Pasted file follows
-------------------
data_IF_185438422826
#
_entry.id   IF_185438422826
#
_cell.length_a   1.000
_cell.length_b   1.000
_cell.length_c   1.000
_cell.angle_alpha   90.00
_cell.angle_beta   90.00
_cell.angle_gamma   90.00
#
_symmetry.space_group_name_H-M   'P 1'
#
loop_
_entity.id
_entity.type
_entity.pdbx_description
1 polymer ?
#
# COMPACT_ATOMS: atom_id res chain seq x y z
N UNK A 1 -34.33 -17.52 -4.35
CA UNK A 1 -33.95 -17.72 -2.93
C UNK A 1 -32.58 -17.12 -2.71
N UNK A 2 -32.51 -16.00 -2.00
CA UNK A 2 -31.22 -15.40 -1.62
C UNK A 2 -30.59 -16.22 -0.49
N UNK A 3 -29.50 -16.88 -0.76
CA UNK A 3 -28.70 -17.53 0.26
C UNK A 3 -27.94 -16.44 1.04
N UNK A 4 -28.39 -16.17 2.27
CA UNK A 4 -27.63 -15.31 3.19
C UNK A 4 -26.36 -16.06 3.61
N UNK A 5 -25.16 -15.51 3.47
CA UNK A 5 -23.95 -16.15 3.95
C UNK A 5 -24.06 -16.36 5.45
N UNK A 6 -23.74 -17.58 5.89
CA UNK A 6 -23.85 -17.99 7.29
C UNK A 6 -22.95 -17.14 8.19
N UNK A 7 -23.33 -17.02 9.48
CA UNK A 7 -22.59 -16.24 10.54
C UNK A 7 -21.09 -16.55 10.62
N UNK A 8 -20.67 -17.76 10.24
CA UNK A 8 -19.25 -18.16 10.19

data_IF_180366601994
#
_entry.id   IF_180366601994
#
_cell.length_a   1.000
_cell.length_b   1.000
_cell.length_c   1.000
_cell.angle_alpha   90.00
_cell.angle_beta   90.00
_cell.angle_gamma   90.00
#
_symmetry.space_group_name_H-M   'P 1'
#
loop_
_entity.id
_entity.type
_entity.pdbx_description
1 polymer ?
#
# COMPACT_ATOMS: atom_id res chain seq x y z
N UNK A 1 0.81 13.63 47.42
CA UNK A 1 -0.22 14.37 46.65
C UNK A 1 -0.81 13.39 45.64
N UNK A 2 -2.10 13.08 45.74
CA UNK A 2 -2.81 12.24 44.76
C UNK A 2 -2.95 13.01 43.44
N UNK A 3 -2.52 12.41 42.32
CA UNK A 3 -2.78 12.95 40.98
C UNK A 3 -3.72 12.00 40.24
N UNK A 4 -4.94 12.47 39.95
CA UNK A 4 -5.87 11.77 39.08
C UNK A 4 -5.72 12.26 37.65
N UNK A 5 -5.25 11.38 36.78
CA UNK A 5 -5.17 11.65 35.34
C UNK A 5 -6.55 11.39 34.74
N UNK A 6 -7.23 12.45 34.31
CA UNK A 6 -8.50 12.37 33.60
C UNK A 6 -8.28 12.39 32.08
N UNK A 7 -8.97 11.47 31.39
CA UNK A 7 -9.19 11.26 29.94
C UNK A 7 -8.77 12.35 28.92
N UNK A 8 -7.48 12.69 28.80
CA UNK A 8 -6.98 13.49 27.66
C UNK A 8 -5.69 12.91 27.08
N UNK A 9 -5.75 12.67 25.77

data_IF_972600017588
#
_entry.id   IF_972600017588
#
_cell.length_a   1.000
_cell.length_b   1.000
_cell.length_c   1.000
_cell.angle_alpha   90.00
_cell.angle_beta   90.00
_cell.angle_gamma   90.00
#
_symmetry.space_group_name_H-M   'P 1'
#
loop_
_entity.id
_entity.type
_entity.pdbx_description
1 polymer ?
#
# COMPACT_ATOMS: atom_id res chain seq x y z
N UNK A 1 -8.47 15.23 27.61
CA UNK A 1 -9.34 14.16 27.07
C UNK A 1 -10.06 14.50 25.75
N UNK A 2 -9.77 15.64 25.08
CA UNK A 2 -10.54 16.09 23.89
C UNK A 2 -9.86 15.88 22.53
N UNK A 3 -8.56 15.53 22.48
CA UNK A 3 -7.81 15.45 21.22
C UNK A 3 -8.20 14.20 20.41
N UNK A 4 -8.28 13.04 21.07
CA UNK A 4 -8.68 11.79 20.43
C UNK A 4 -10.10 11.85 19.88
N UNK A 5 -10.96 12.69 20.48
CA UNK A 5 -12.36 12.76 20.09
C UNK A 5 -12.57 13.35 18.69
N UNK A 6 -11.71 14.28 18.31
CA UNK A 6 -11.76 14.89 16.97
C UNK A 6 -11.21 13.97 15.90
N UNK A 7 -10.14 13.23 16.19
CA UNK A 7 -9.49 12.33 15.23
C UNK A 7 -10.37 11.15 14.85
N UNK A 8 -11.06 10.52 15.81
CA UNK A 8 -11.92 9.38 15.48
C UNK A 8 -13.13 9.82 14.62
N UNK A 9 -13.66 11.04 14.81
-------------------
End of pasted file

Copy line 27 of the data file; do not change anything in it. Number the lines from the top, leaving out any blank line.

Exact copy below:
N UNK A 3 -29.50 -16.88 -0.76